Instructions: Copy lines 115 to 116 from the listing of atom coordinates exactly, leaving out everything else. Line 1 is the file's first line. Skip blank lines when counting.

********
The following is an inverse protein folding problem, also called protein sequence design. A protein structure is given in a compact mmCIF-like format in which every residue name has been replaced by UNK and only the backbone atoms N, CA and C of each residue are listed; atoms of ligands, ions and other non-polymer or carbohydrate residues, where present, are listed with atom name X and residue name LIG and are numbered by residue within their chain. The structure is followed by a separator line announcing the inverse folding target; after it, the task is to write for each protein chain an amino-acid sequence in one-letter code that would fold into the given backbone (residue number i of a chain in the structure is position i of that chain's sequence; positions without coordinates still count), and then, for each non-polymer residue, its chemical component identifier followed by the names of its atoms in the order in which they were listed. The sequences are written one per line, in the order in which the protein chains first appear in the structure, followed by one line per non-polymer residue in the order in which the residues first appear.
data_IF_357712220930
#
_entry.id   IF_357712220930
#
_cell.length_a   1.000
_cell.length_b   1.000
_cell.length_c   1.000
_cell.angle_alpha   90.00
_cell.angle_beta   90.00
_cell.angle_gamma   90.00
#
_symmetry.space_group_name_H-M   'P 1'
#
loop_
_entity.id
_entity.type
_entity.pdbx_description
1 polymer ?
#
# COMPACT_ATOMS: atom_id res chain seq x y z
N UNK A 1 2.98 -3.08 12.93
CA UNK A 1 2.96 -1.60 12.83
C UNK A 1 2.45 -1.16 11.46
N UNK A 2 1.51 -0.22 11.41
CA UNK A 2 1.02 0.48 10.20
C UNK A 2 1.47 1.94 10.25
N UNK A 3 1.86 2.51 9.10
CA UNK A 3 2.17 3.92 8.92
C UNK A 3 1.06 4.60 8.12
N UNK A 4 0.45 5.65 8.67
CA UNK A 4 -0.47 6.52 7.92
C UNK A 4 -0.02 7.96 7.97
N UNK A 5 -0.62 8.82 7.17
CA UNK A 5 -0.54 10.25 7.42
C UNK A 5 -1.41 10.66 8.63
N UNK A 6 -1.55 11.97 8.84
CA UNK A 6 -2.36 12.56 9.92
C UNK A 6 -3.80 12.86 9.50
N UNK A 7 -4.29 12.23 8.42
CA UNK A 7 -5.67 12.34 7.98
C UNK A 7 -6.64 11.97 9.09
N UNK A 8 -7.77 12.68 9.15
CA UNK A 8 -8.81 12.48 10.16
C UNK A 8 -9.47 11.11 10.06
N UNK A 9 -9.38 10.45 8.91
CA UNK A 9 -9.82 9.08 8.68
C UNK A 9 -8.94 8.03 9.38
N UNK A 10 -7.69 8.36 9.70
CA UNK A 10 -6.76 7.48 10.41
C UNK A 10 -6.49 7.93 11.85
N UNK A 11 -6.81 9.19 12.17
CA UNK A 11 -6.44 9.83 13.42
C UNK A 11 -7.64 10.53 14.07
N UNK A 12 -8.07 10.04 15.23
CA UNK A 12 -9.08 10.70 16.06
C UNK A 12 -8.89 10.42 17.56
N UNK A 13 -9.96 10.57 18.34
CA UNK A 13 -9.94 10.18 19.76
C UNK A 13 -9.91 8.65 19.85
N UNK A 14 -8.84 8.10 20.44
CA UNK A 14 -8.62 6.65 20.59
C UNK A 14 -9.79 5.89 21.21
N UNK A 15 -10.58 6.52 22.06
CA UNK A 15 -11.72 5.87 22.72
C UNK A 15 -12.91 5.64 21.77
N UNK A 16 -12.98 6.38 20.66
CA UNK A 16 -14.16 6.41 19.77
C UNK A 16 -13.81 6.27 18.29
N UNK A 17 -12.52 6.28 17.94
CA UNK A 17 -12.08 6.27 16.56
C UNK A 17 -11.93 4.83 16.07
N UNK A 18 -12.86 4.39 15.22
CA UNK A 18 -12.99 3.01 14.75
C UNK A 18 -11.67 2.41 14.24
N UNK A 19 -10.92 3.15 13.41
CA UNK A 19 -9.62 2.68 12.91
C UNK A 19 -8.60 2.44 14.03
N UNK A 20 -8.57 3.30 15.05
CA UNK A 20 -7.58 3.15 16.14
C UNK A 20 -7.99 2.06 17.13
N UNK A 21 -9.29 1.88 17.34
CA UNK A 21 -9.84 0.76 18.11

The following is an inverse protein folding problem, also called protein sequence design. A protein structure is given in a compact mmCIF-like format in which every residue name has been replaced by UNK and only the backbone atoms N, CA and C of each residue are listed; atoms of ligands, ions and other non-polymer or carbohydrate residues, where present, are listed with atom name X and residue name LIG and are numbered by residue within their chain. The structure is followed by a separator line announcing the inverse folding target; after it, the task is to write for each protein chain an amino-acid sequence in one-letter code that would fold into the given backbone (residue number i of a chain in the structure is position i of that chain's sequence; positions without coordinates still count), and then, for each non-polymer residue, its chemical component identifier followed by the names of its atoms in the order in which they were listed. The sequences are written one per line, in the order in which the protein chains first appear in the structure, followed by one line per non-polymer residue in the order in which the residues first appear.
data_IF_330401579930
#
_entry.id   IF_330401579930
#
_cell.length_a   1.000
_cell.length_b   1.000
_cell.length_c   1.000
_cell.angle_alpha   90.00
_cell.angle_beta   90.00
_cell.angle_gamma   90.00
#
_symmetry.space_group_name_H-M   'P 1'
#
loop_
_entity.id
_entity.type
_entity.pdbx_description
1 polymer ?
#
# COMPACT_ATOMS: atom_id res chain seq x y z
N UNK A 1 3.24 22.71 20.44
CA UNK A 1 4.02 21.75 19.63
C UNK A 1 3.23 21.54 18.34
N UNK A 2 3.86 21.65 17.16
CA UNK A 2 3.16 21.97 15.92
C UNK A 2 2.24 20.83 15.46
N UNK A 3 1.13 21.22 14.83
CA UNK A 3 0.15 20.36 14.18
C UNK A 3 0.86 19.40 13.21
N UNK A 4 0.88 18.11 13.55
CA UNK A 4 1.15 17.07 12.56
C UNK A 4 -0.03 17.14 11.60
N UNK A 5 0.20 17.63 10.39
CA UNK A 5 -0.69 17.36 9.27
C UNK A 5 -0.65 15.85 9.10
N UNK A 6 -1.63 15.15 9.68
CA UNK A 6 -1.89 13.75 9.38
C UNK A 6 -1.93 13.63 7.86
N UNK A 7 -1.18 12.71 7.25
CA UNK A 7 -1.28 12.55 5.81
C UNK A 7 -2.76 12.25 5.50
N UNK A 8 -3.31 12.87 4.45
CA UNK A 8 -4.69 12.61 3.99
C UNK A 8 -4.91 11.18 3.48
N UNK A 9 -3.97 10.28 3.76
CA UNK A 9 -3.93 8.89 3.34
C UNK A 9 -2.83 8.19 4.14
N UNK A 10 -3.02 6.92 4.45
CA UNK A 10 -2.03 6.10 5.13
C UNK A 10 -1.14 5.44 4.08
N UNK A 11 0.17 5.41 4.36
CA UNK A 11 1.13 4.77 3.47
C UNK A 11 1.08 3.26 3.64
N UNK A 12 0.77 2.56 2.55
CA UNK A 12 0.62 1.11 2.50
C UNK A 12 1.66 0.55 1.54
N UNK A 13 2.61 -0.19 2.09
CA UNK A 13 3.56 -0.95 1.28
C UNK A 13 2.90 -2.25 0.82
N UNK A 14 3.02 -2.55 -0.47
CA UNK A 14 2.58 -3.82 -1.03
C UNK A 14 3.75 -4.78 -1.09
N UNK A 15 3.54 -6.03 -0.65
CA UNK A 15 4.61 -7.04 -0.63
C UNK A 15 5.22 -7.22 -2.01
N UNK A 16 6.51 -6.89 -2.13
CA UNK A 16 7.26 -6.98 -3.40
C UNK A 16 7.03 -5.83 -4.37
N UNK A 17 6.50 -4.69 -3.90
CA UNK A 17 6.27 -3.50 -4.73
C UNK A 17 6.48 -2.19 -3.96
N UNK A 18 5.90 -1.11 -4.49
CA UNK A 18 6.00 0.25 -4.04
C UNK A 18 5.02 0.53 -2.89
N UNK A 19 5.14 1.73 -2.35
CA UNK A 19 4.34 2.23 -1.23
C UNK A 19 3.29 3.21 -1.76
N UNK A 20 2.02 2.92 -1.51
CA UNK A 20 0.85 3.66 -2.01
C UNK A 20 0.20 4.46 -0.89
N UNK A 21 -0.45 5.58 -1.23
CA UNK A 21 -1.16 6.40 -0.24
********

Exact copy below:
CA UNK A 4 1.15 17.07 12.56
C UNK A 4 -0.03 17.14 11.60